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  • \$\begingroup\$ Isn't the correct parameters to design for rather the "drain-source body diode characteristics" and not the absolute maximum ratings? Activating a coil is normal use of the MOSFET, not an extreme/stress condition. Now as it happens it says "Continuous Source-Drain Diode Current max 18A" there too as well, but other parts might specify a lower current there. \$\endgroup\$
    – Lundin
    Nov 24, 2022 at 10:59
  • \$\begingroup\$ @Lundin Thanks for pointing that out. You're both right and wrong. We are not interested in the drain-source body diode, that doesn't conduct in this mode. However, it's a good spot that the data sheet only supplies abs max numbers for flyback clamping, nowhere does it have operational clamping specs. I've added a bit to my answer to address this. \$\endgroup\$
    – Neil_UK
    Nov 24, 2022 at 14:23
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You have drawn the flyback current in the wrong direction - and this may help you to understand why the MOSFETs sometimes fail!

Flyback current is the same direction as "on" current as the coil tries to make current continue in the same direction it was already going. Therefore it is opposed to the body diode and the body diode makes no difference.

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    \$\begingroup\$ I totally agree. "Flyback" presumably comes from "back EMF" so for clarity I prefer "Flywheel" or "Snubber" diode. To get your head around it think of the current in an inductor as having inertia so once it is flowing it becomes difficult to stop. In reality the collapsing magnetic field generates a voltage down (as drawn) the inductor, increasing the drain voltage until something pops or avalanches. A flywheel diode limits that high voltage to ~0.7V above the supply rail, protecting the device. So, no, it's not true that the approach in this circuit is harmless or safe to use. \$\endgroup\$
    – Ken Mercer
    Nov 24, 2022 at 5:19
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I talked to the designer and he said that the body diodes would protect the MOSFET.

The "designer" is incorrect with the circuit you have shown.

I also talked to an experienced co-worker and he also said that that actually is 'normal.'

The "co-worker" is incorrect with the circuit you have shown.

The only chance that the MOSFET will survive is when it's parasitic drain-source capacitance can restrict the back-emf to a reasonable value.

The design in question is actually known to suffer from dying MOSFETs very occasionally.

I'm not surprised given the circuit you have shown.

Is it true, that not using a flywheel diode and solely rely on the body diode does not do any harm to the MOSFET?

Untrue usually.

Can the back EMF current affect other components (in a negative way) which share the same voltage source?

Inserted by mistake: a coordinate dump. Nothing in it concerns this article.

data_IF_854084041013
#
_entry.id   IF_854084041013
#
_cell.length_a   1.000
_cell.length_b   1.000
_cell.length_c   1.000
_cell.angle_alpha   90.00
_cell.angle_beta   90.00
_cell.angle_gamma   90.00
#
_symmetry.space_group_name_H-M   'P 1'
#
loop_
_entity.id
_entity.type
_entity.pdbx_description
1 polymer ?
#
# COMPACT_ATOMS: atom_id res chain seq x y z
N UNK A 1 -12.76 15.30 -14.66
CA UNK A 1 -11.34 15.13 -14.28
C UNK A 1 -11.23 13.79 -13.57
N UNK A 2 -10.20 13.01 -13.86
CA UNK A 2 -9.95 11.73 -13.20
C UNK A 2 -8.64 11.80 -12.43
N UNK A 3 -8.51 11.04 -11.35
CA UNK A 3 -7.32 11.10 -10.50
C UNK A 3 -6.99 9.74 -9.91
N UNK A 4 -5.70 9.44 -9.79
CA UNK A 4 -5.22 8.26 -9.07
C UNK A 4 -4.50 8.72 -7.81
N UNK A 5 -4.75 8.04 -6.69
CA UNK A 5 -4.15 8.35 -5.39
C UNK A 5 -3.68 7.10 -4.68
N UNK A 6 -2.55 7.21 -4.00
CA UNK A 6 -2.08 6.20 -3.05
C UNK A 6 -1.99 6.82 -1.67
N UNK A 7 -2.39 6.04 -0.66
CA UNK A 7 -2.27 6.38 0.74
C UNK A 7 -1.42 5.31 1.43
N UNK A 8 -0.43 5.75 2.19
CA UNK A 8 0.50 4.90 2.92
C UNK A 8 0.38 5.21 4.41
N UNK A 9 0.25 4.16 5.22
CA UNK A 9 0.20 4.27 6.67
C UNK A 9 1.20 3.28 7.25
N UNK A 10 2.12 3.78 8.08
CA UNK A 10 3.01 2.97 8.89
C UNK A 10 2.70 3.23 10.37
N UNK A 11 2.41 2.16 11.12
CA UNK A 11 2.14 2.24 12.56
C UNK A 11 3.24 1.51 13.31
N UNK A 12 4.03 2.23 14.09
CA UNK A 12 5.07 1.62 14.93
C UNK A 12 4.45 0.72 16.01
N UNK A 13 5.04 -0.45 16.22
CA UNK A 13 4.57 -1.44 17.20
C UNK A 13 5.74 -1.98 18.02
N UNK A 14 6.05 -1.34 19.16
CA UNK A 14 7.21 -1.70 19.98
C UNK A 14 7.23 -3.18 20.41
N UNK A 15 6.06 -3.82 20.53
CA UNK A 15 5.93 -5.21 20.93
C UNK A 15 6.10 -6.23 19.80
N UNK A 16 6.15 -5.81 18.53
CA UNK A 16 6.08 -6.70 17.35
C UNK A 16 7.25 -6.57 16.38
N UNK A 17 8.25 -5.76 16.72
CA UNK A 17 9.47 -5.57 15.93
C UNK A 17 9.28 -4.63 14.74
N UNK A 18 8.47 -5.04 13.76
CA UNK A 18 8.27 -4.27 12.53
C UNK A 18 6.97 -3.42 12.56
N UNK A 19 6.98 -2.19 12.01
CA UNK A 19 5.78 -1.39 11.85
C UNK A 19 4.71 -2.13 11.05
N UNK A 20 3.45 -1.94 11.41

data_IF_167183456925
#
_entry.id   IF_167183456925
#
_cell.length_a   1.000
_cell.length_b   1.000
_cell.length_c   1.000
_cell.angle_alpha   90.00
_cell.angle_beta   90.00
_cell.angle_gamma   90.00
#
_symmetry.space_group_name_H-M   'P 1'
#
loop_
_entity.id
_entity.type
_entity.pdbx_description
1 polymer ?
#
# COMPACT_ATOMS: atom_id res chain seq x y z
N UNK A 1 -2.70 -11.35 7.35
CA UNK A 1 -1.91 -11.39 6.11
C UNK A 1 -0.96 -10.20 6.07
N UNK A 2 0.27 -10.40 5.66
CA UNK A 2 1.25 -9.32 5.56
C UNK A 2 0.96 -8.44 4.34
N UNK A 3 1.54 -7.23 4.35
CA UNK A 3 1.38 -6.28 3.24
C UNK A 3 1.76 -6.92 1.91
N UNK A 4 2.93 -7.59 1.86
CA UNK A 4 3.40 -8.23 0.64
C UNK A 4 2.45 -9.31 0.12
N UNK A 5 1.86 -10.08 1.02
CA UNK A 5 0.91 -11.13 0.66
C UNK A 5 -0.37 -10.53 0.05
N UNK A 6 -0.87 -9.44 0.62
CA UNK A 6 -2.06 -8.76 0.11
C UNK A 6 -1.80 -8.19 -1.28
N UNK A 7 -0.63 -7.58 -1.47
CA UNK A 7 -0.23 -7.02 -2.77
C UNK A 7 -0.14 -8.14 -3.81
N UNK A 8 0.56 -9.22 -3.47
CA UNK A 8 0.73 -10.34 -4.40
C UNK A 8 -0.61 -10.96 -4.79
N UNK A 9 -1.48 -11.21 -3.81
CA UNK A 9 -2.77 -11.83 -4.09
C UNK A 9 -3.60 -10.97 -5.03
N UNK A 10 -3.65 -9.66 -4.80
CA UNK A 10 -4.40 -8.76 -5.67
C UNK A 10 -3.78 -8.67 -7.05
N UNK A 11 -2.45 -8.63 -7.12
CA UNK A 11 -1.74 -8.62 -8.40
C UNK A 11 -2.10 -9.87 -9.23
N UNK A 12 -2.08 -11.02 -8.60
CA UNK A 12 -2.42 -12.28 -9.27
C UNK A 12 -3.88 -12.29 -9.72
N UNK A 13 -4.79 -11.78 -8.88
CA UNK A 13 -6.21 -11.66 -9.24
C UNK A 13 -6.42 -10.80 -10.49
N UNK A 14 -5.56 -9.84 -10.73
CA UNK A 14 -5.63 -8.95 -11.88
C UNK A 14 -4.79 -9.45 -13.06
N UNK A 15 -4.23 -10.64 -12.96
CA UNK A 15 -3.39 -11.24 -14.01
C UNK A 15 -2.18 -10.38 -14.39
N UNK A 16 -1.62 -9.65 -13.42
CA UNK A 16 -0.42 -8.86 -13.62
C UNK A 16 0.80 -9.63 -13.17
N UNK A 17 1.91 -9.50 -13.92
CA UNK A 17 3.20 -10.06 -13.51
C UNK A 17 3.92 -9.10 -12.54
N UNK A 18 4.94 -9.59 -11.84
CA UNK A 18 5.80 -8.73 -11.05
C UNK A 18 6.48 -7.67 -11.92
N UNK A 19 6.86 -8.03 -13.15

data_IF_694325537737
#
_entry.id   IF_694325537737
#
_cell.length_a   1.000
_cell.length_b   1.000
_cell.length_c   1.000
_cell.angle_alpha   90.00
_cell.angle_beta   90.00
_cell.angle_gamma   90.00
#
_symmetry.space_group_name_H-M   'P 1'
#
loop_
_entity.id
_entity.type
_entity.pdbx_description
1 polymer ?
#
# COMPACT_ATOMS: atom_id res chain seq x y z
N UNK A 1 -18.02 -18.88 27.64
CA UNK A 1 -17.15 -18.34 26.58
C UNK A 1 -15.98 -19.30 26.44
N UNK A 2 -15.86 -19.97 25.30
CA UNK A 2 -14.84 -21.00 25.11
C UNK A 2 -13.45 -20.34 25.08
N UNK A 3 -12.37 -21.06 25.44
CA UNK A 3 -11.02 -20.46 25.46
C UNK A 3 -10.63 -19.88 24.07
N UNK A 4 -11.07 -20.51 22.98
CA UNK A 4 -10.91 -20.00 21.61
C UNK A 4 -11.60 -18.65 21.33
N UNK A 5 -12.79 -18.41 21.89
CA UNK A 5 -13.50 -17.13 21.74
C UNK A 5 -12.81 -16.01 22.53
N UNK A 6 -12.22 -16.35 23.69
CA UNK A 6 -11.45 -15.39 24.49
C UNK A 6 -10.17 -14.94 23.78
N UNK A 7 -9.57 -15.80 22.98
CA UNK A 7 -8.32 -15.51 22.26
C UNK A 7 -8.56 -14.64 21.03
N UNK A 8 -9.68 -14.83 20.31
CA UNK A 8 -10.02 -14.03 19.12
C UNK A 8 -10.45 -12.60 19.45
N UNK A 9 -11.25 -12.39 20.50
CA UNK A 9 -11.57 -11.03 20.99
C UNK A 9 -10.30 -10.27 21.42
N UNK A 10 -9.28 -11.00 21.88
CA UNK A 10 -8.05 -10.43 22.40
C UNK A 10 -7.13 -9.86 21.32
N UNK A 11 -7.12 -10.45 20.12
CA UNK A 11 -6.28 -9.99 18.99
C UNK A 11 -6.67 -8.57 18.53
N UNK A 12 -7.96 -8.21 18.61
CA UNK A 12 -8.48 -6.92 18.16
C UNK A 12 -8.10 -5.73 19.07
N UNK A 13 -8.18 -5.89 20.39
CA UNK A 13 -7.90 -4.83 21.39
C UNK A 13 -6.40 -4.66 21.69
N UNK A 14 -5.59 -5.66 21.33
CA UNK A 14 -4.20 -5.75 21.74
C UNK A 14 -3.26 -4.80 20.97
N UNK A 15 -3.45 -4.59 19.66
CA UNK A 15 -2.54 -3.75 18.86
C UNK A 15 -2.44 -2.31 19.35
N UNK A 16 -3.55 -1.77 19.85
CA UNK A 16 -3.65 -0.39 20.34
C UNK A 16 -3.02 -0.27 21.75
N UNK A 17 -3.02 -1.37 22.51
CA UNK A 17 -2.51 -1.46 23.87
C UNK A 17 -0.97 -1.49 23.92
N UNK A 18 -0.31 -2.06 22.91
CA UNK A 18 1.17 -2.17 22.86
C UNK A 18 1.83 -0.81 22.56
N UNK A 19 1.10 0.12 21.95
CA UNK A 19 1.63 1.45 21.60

Not usually unless they are connected to the MOSFET drain because that's where the back-emf will occur.

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  • \$\begingroup\$ Are there other ways of making a similar circuit which does the same with the same components without the harmfull effects? Assuming a flywheel diode is not used? I also edited the question with the used mosfet type. I am going to look into the datasheet, I am curious about the mentioned avalanche effect \$\endgroup\$
    – bask185
    Nov 23, 2022 at 15:50
  • \$\begingroup\$ @bask185 not that I'm aware of. Of course you could add capacitance from drain to ground to soak up the energy held in the coil when the MOSFET deactivates so, why not use the diode \$\endgroup\$
    – Andy aka
    Nov 23, 2022 at 16:09
  • \$\begingroup\$ @Jasen Your comment is correct BUT it is not relevant to the original question (so not to any answer either) but may be of peripheral interest. I suggest that you delete it here and perhaps repeat it on the question if you consider it of sufficient merit. \$\endgroup\$
    – Russell McMahon
    Nov 24, 2022 at 0:29
  • \$\begingroup\$ Now an interesting follow-up question might be: if the body diode is unsuitable, what should we then consider when picking an external flyback diode? What would be the important characteristics compared to the body diode? Apart from the obvious: suitable current rating and reverse voltage rating. \$\endgroup\$
    – Lundin
    Nov 24, 2022 at 11:05
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The direction of the back-EMF current in your picture corresponds to the back-EMF of an electrical motor in generator mode. Such EMF is produced by mechanical motion, and is only possible if your load has moving parts. A body diode will indeed help in this case, letting the current to flow in reverse.

You still need to account for the back-EMF which is due to the FET commutation, which produces the current in the opposite direction. Such EMF is induced by the change of the current though the load as the FET switches off. The body diode will not conduct in this case, and you will need a flyback diode (or a properly-sized FET which can survive the avalanche current).